Re:Overreach as a bug, not a feature (1)

thaylin (555395) | about a month ago | (#47254213)

The opposite of all nations is not no nations, the opposite is less than all nations. While that set includes no nations that is not exactly a choice because the company still has to obey the laws in which it resides And because of that your analogies does not work. Following your logic all data in the internet would soon be scrubbed because all companies, including those repressive ones, would want data they do not like removed from the internet.

Re:Overreach as a bug, not a feature (1)

TangoMargarine (1617195) | about a month ago | (#47254355)

life-feed

Live feed? Or was that a rather grisly pun intended? :-/

The proper approach is to block them locally. If people find ways to route around it, too bad, so sad. If you want to screw with your own people, fine. If you try to abide by all parties' standards worldwide, I guarantee you one of the first ones in line will be certain theocracies blocking all our porn, probably 90% of our TV/movies (since they're all sexual one way or another, really), and all religions but their own.

Re:Overreach as a bug, not a feature (1)

Tom (822) | about a month ago | (#47254685)

The proper approach is to block them locally.

Is it? Strange, we rage against the Big Wall of China every opportunity we get, don't we? And we don't want national Internet filters, do we? But the logical conclusion from your argument is exactly that.

If you try to abide by all parties' standards worldwide, I guarantee you one of the first ones in line will be certain theocracies

Absolutely, yes. I didn't say it was the ultimate solution. But given the two alternatives available to a judge to choose from at this time, his choice was the better one.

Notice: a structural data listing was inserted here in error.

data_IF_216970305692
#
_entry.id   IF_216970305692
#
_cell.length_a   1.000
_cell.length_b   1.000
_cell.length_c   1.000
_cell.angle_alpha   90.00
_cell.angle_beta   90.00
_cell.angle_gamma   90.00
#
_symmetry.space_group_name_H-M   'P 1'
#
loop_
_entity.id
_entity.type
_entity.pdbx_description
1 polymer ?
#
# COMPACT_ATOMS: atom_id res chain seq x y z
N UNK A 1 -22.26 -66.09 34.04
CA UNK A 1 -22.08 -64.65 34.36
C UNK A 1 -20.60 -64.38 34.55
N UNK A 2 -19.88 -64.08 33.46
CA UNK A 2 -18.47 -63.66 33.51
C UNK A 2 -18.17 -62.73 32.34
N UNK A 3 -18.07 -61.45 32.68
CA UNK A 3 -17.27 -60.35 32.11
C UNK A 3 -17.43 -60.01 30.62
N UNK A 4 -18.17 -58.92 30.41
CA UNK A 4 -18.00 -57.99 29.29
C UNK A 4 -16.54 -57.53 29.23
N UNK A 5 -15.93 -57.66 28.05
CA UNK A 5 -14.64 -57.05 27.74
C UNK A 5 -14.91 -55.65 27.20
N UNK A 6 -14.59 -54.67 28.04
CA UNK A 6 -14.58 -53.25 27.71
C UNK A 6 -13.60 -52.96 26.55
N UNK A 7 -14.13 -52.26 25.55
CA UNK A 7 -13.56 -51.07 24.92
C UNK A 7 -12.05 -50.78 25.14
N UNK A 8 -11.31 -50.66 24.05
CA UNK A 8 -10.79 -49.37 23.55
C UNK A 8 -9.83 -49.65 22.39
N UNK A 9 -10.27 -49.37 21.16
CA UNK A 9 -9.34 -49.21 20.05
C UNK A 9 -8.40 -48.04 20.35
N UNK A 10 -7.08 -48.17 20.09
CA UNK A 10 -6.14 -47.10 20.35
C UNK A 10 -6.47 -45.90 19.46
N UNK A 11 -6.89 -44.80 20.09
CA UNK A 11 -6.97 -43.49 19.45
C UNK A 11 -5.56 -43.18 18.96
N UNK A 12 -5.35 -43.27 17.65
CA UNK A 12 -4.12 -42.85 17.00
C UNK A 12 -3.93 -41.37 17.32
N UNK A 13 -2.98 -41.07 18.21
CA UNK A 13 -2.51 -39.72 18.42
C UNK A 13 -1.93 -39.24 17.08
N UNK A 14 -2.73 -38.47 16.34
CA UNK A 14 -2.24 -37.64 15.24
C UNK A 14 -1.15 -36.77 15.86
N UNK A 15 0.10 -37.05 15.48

Re:Overreach as a bug, not a feature (1)

Jim Sadler (3430529) | about a month ago | (#47253819)

With all those trees Canada surely has an abundance of squirrels. Apparently one squirrel is now a judge.

Easy solution: (0)

Anonymous Coward | about a month ago | (#47253907)

Remove incompetent judges
Disband illegal companies
Disband undemocratic powers

Captcha: daybreak

Re:Overreach as a bug, not a feature (1)

WhatHump (951645) | about a month ago | (#47253965)

Does this mean that all websites need to obey all nations' laws at once?

No, it means that all websites have to tailor their content to the location of the viewer. There are lots of nations that have restrictions on internet content. I do not agree with this, as it destroys the open and global nature of the internet. However, there is no utopia, the world is a messy place, filled with politics and agendas, and the powers that be will break the internet to suit their needs.

Re:Overreach as a bug, not a feature (1)

TangoMargarine (1617195) | about a month ago | (#47254393)

Would people actually benefit from seeing (some subset of) things that offend them? A lot of those things for a lot of people are social prejudices.

Re:Overreach as a bug, not a feature (1)

WhatHump (951645) | about a month ago | (#47254509)

People in power would benefit. China suppresses information on the Tiannamen Square protests. A politician would benefit from hiding a scandal or criminal record. "Knowledge is power" but so is the suppression of knowledge.

Re:Overreach as a bug, not a feature (1)

TangoMargarine (1617195) | about a month ago | (#47254281)

Or Option B (AKA "the Muslim option"*)--we just cut off Canada from the Internet. That should have the same effect, right?

* I assume I'll get modded down for this, but it seems like the only way to solve the whole "how dare you post pictures of Allah/Mohammed/anything we don't like" issue without just removing the offending content, the idea of which I find repugnant (the removing). Although it still seems like a long shot from previous articles where the viewpoint sounded like "just because we can't see it, we still know it exists."

Re:Overreach as a bug, not a feature (1)

thaylin (555395) | about a month ago | (#47254375)

Shouldn't it be the "religious options" The same things you are quoting Muslims of having issues with Christians and other religious have as well... Book burnings anyone?

Re:Overreach as a bug, not a feature (1)

TangoMargarine (1617195) | about a month ago | (#47254441)

It's probably a problem of perception, but from what I hear it seems the Muslims shout the loudest about it. And they also control the government in a number of countries, whereas the Westboro Baptists are just a couple dozen cunts in some random community with no political power.

Re:Overreach as a bug, not a feature (1)

Jason Levine (196982) | about a month ago | (#47254625)